Turkish Lira Brief History
It was in 1879 when the British on the island started to use Cyprus Pound (CYP) as an official currency. Later in 1983 it was divided into 100 cents and in the same year the Turkish Republic of Northern Cyprus (TRNC) was established launching its own currency, Turkish Lira. Today it is referred to as old Turkish Lira and it ceased its validity on 31st December 2005. The New Turkish Lira (YTL - Yeni Turk Lirasi) that came out of old Turkish Lira with clearing away the zeros has been the current legal tender of the TRNC and Turkey since its issue on January 1st 2005. The currency suffered mostly in 1994 due to the inflation. At present unit of 1 YTL is equivalent to 1 million of old Turkish Lira. The New Turkish Lira is divisible into 100 new kurus (cents). Since january 1st 2009 the 'Yeni' has been dropped and is now known as just the ' Turkish Lira' New bank notes were introduced at the same time. .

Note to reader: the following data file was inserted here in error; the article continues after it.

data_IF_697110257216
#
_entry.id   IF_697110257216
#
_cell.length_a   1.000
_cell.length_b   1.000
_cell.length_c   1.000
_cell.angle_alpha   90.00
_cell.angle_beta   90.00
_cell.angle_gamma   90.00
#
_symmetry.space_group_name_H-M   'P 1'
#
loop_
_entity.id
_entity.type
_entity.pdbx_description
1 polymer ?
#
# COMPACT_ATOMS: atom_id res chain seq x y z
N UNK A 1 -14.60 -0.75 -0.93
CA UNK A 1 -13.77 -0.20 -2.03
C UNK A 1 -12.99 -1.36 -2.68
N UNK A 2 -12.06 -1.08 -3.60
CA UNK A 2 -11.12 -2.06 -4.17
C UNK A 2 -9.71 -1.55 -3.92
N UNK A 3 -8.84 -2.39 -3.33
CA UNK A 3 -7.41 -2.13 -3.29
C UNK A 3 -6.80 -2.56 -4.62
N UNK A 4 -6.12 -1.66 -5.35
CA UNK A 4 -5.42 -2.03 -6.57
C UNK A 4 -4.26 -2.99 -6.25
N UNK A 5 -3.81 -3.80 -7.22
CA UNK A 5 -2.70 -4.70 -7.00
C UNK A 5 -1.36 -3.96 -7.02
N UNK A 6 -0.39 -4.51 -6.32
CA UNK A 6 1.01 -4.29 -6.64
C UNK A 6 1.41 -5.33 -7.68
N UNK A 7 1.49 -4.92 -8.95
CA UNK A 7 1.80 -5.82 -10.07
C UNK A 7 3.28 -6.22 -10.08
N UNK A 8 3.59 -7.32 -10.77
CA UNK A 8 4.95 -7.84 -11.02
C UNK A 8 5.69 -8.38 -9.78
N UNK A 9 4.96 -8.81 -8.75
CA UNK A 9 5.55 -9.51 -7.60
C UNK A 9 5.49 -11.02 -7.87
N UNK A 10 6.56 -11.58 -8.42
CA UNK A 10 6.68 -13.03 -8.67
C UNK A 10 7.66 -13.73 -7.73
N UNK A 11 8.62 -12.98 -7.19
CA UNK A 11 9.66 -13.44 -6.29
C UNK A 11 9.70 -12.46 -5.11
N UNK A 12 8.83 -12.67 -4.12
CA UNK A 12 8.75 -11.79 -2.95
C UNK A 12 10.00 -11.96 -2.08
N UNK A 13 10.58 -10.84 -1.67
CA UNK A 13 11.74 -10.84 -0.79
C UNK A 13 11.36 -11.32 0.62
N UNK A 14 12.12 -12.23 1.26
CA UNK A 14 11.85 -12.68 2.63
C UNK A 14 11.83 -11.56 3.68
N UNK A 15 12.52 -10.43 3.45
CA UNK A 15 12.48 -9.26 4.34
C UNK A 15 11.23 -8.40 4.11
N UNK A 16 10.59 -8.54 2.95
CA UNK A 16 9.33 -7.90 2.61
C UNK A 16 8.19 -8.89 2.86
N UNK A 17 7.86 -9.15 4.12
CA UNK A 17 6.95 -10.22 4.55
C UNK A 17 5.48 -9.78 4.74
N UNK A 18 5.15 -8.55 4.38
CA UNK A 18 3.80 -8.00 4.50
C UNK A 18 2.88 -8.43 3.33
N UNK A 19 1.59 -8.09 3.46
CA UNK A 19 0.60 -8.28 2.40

If you feel uncomfortable carrying large amounts of cash, then you can bring euro cheques and traveller cheques. They are accepted and easily exchanged in banks, exchange bureaux and hotels.
Currently there are no strict controls on the quantity of cash or traveller's cheques imported into North Cyprus but it is most advisable to leave with as few New Turkish Liras as possible, since they are worthless outside the TRNC or Turkey. While no restrictions are placed on imports of foreign exchange, large amounts should be declared to customs upon entry. Up to $10,000 may be exported.
Credit Cards and ATMs
Widely acceptable and practical, you can pay with plastics in stores, restaurants, supermarkets or petrol stations. From ATMs (automated teller machines) cash can be withdrawn at any time, although with some bank charges applied. Do not forget your pin number. You will find plenty of ATMs in North Cyprus as they are studded in bigger cities like North Nicosia, Famagusta and Kyrenia